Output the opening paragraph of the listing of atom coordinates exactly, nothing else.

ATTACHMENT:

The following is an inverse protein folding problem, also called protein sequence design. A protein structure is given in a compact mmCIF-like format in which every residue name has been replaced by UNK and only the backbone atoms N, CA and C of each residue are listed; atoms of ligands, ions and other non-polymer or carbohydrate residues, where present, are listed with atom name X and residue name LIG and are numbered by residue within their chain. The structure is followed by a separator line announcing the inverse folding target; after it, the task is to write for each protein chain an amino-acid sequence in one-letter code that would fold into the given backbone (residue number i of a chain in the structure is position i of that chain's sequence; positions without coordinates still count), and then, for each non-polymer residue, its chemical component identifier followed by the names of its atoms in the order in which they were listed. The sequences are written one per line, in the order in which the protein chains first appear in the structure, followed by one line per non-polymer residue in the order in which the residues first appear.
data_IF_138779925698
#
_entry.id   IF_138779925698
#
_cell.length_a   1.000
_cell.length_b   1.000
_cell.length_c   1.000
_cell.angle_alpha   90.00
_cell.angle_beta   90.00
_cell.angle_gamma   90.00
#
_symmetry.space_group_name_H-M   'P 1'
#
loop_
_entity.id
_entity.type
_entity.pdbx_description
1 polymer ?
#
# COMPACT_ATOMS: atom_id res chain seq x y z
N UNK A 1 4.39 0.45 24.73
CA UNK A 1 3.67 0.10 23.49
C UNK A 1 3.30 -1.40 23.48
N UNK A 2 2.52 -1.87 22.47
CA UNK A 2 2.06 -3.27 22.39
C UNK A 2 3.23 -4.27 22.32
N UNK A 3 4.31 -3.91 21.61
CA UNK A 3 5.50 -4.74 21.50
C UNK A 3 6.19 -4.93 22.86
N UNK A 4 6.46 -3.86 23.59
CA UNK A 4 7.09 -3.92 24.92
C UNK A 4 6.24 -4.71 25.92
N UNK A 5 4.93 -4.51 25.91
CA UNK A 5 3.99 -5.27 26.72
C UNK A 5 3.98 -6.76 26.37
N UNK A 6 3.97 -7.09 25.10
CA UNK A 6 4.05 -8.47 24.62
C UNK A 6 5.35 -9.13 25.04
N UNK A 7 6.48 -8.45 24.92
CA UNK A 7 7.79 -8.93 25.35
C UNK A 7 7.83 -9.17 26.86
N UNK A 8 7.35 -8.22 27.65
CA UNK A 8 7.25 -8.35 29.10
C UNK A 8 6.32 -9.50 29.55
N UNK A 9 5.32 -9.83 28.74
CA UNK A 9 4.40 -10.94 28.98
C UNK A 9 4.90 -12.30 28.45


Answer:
The following is an inverse protein folding problem, also called protein sequence design. A protein structure is given in a compact mmCIF-like format in which every residue name has been replaced by UNK and only the backbone atoms N, CA and C of each residue are listed; atoms of ligands, ions and other non-polymer or carbohydrate residues, where present, are listed with atom name X and residue name LIG and are numbered by residue within their chain. The structure is followed by a separator line announcing the inverse folding target; after it, the task is to write for each protein chain an amino-acid sequence in one-letter code that would fold into the given backbone (residue number i of a chain in the structure is position i of that chain's sequence; positions without coordinates still count), and then, for each non-polymer residue, its chemical component identifier followed by the names of its atoms in the order in which they were listed. The sequences are written one per line, in the order in which the protein chains first appear in the structure, followed by one line per non-polymer residue in the order in which the residues first appear.